Monday, October 06, 2008

Somebody else's Annual General Meeting - what do sheep have to do with it?

Saturday entailed a latish start, as we weren't due in the award winning Tedburn St Mary (Best Village of 2001!) until after lunch but, as we had some time to spare and a little shopping to do, we made our way to Okehampton for a gentle stroll to ease the kinks out of my back (it's a little better thank you, although I still ought to have it looked at, methinks...) and grab some coffee.

Okehampton is a pleasant little town on the northern edge of Dartmoor, and has managed to keep its main shopping in the centre, making for a bustling scene on a Saturday. However, sadly, we had to move on to make sure we arrived in good time for the Central Devon AGM, where Ros was the guest speaker.

Business was conducted fairly briskly all things considered, despite a slightly idiosyncratic performance by the Chair and Ros was on her feet somewhat earlier than I might have otherwise feared. She gave a frank and honest appraisal of Party strategy, noting that this had an impact on our targeting strategy in places like Devon, where our primary opposition is the Conservatives.

Ros complimented Sally Morgan, the Prospective Parliamentary Candidate for Central Devon, noting that the Party needed more like her if it was to achieve its goal of selecting and electing more women to Westminster, and I share her enthusiasm. Sally juggles her family and political responsibilities in a manner which demonstrates that she could handle the competing priorities of an MP's role quite easily.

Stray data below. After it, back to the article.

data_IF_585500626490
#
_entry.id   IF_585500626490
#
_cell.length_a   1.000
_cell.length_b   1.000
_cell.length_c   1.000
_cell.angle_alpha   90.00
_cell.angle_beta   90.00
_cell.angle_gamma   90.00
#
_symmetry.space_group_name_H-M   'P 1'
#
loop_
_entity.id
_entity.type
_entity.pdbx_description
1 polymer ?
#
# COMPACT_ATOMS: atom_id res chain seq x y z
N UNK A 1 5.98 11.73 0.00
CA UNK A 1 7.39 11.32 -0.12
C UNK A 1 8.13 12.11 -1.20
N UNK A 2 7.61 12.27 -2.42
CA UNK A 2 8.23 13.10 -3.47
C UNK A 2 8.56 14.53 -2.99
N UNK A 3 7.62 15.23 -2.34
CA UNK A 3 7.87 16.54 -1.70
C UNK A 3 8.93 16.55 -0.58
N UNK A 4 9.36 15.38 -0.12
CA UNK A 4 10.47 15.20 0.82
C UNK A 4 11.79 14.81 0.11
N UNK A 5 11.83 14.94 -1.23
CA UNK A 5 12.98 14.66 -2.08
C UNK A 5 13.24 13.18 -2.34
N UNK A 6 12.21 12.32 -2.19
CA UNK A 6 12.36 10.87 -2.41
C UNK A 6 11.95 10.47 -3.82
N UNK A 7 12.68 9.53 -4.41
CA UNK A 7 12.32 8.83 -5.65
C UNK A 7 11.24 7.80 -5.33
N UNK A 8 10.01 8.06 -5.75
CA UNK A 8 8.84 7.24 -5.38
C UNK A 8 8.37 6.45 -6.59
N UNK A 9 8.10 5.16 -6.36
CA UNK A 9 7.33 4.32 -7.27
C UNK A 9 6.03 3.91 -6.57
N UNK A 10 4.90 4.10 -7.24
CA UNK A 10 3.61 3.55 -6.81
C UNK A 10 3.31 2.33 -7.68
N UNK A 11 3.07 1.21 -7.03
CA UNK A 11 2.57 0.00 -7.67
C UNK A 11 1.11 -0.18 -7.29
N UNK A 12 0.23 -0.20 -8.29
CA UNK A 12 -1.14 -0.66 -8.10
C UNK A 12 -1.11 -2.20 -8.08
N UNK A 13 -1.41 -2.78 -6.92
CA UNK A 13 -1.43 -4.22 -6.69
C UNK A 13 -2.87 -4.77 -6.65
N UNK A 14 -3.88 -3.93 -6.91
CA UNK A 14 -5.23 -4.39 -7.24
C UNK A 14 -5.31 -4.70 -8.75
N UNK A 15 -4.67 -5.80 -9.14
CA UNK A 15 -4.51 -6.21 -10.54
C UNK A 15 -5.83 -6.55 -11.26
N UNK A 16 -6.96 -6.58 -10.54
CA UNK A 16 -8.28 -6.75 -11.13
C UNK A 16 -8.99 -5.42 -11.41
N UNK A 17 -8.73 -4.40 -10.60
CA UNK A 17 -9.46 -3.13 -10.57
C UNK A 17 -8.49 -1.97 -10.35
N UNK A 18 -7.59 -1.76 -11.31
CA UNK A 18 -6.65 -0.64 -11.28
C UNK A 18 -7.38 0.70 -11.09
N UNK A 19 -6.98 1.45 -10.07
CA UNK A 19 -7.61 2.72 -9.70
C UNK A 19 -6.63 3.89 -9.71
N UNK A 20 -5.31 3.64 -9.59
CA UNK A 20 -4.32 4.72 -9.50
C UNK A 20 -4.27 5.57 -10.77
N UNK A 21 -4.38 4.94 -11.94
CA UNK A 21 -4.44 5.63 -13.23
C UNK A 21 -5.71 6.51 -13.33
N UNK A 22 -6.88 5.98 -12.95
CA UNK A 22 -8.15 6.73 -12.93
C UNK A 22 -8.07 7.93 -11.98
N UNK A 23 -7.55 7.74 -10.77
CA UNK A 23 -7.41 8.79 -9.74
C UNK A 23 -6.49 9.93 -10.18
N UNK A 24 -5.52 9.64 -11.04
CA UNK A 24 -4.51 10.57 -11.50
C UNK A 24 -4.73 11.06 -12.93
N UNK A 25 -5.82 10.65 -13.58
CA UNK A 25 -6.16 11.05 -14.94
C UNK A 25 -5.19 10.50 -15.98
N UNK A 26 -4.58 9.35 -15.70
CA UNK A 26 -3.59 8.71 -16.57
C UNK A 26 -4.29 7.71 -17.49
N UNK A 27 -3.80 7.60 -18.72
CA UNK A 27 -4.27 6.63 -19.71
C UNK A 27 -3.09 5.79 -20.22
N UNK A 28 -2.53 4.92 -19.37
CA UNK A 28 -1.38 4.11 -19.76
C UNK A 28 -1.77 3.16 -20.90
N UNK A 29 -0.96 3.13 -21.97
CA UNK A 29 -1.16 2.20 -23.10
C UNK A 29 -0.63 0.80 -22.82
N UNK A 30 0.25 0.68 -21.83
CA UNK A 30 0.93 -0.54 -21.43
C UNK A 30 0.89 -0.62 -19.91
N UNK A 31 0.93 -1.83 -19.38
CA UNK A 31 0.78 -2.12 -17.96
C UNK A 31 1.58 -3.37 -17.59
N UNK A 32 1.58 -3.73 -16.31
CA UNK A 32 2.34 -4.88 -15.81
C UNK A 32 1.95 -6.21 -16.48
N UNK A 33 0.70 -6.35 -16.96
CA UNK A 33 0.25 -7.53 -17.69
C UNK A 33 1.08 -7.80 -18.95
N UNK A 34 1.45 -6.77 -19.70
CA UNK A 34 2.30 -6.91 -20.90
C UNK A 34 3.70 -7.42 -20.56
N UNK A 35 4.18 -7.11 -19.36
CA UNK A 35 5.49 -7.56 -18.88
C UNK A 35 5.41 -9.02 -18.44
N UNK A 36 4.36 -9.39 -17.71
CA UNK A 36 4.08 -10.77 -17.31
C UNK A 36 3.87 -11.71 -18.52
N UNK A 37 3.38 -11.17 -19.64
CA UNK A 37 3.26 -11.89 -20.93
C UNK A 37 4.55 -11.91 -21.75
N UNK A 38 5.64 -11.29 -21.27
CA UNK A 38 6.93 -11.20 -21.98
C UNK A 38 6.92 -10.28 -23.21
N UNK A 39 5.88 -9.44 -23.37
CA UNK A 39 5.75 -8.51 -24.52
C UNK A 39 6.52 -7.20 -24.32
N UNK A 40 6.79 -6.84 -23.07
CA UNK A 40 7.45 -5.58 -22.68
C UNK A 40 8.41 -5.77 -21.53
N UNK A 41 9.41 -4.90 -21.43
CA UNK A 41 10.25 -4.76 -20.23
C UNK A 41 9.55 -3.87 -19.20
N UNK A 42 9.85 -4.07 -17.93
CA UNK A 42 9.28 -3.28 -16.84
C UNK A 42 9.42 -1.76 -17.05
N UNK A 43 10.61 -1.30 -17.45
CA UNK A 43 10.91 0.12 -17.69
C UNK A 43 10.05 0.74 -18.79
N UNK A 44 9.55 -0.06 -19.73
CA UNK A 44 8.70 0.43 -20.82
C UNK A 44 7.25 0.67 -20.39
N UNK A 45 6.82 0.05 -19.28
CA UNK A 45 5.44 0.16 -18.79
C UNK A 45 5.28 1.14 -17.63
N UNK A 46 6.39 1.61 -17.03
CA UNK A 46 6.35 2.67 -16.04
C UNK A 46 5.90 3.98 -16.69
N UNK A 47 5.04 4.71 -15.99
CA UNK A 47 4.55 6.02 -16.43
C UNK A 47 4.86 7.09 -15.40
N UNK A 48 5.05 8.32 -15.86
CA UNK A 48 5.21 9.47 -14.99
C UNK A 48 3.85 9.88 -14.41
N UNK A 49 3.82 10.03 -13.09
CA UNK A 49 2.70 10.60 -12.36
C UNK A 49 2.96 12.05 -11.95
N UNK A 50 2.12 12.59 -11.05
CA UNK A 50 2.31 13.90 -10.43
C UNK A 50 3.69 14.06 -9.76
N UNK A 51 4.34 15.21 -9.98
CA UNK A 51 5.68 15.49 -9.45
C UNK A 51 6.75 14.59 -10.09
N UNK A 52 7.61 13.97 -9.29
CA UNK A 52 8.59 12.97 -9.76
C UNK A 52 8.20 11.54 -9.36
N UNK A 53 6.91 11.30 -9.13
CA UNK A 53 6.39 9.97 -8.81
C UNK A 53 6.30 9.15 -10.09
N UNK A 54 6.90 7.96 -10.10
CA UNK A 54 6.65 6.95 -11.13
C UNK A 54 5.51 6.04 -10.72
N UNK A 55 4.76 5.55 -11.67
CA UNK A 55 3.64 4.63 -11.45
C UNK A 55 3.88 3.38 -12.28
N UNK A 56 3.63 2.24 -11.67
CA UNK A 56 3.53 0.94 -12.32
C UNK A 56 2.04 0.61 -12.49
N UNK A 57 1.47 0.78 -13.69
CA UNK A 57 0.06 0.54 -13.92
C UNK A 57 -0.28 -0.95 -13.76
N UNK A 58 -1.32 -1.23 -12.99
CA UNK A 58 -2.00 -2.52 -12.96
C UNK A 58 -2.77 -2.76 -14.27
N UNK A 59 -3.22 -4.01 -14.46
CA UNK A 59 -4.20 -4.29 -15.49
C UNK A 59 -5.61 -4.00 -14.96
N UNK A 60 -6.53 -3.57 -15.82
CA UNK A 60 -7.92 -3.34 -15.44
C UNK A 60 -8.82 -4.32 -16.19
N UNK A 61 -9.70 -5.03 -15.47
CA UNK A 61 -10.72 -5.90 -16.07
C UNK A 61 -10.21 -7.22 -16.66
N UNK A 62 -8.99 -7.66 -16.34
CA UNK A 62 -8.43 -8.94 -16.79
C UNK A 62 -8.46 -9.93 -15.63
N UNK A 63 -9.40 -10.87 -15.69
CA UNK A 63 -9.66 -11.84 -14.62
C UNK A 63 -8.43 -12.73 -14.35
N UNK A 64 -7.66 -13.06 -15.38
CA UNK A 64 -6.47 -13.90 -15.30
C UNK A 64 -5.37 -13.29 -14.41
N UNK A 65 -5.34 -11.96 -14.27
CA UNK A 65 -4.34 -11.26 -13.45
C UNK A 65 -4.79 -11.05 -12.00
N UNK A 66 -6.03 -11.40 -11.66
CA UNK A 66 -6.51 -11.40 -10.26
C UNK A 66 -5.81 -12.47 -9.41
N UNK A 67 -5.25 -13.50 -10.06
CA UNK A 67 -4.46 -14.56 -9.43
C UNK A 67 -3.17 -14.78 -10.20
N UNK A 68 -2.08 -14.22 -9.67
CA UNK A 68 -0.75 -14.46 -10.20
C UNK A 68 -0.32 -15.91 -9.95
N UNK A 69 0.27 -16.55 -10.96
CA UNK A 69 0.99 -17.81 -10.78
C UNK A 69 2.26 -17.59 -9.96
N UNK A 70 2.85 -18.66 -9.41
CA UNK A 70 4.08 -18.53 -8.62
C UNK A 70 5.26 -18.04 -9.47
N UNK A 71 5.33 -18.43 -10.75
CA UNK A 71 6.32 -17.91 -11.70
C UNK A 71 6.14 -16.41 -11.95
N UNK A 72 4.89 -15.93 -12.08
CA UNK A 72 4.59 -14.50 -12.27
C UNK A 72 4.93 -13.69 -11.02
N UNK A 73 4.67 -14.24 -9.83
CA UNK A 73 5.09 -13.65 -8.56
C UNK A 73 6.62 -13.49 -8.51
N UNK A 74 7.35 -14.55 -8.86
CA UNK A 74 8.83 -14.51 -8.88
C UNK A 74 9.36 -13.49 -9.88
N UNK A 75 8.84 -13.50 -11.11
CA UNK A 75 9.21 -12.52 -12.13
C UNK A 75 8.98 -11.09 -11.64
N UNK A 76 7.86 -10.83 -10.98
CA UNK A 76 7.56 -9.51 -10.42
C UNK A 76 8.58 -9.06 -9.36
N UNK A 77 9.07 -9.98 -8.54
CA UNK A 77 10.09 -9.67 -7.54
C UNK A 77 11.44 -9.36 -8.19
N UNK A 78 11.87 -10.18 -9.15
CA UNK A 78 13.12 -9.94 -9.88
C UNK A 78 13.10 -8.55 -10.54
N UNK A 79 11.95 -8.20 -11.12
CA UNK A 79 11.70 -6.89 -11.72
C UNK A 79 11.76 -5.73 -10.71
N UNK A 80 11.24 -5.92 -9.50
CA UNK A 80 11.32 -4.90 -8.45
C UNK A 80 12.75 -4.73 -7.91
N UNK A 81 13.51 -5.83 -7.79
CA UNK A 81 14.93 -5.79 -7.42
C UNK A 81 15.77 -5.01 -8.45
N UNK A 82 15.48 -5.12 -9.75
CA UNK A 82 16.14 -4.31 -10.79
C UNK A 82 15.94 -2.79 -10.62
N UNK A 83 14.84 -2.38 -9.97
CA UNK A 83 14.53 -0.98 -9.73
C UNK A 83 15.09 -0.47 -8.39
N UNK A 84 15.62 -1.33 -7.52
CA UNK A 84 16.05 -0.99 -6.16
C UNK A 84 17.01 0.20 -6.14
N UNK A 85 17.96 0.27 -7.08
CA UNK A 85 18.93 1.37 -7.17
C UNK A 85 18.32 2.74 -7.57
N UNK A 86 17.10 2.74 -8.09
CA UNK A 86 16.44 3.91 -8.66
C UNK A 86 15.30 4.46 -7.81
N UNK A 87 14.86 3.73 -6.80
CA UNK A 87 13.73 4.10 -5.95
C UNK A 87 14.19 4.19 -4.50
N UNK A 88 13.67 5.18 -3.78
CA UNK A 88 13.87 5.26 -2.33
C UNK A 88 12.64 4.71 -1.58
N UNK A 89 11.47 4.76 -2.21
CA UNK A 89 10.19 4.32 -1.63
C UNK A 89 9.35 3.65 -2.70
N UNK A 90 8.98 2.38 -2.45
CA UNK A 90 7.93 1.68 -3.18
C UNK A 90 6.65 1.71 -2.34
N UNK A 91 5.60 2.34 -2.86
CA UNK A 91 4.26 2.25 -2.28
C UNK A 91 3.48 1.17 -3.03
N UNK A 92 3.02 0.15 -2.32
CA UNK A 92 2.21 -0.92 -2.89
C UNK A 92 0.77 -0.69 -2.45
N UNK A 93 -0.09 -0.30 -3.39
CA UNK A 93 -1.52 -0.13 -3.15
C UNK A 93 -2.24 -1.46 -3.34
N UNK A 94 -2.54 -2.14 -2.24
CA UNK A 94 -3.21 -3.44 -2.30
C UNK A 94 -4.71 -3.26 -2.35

There is an assumption in some quarters that raising a family is a barrier to being a successful candidate. It is - for anyone who is a parent. However, it should not be insuperable, and we have a duty as liberals to ensure that we provide support sufficient to enable anyone to play any role they are qualified to fulfil. It shouldn't be down to the partner, if one exists, to shoulder the burden of support, although there are many who do so uncomplainingly.

Meanwhile, outside, a field full of sheep chewed thoughtfully on the damp grass as a thin drizzle fell throughout. I find sheep intriguing. They aren't very interesting in terms of activity, but I am increasingly suspicious that they have greater understanding of what we're up to than they let on. I wonder what they make of it all?...

1 comment:

Susan Gaszczak said...

Even worse if you are single parent...